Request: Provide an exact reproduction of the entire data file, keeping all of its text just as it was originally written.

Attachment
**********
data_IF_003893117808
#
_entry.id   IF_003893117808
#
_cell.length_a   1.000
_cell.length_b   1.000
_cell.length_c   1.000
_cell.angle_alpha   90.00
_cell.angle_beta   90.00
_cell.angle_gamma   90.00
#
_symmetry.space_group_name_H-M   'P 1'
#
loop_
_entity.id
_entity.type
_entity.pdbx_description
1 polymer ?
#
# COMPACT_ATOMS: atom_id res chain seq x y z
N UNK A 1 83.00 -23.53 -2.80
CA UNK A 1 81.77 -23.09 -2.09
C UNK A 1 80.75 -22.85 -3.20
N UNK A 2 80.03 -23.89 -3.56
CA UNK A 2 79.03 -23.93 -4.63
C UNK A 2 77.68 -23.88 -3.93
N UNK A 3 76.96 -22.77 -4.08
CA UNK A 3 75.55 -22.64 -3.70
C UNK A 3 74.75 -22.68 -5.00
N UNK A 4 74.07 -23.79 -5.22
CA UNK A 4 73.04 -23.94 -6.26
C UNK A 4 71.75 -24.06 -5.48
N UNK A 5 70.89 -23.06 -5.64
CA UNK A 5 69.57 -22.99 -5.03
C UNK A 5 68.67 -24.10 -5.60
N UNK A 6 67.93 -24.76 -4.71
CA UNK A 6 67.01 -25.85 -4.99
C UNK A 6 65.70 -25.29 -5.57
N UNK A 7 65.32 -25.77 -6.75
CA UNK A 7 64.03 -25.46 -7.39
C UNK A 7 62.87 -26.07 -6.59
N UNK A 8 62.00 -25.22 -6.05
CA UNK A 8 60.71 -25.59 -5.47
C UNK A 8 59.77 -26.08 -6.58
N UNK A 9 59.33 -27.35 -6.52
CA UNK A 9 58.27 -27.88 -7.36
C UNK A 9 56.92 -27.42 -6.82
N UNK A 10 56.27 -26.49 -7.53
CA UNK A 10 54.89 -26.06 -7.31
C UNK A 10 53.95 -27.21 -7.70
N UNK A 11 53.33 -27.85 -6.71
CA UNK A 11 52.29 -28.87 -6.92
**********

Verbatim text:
data_IF_003893117808
#
_entry.id   IF_003893117808
#
_cell.length_a   1.000
_cell.length_b   1.000
_cell.length_c   1.000
_cell.angle_alpha   90.00
_cell.angle_beta   90.00
_cell.angle_gamma   90.00
#
_symmetry.space_group_name_H-M   'P 1'
#
loop_
_entity.id
_entity.type
_entity.pdbx_description
1 polymer ?
#
# COMPACT_ATOMS: atom_id res chain seq x y z
N UNK A 1 83.00 -23.53 -2.80
CA UNK A 1 81.77 -23.09 -2.09
C UNK A 1 80.75 -22.85 -3.20
N UNK A 2 80.03 -23.89 -3.56
CA UNK A 2 79.03 -23.93 -4.63
C UNK A 2 77.68 -23.88 -3.93
N UNK A 3 76.96 -22.77 -4.08
CA UNK A 3 75.55 -22.64 -3.70
C UNK A 3 74.75 -22.68 -5.00
N UNK A 4 74.07 -23.79 -5.22
CA UNK A 4 73.04 -23.94 -6.26
C UNK A 4 71.75 -24.06 -5.48
N UNK A 5 70.89 -23.06 -5.64
CA UNK A 5 69.57 -22.99 -5.03
C UNK A 5 68.67 -24.10 -5.60
N UNK A 6 67.93 -24.76 -4.71
CA UNK A 6 67.01 -25.85 -4.99
C UNK A 6 65.70 -25.29 -5.57
N UNK A 7 65.32 -25.77 -6.75
CA UNK A 7 64.03 -25.46 -7.39
C UNK A 7 62.87 -26.07 -6.59
N UNK A 8 62.00 -25.22 -6.05
CA UNK A 8 60.71 -25.59 -5.47
C UNK A 8 59.77 -26.08 -6.58
N UNK A 9 59.33 -27.35 -6.52
CA UNK A 9 58.27 -27.88 -7.36
C UNK A 9 56.92 -27.42 -6.82
N UNK A 10 56.27 -26.49 -7.53
CA UNK A 10 54.89 -26.06 -7.31
C UNK A 10 53.95 -27.21 -7.70
N UNK A 11 53.33 -27.85 -6.71
CA UNK A 11 52.29 -28.87 -6.92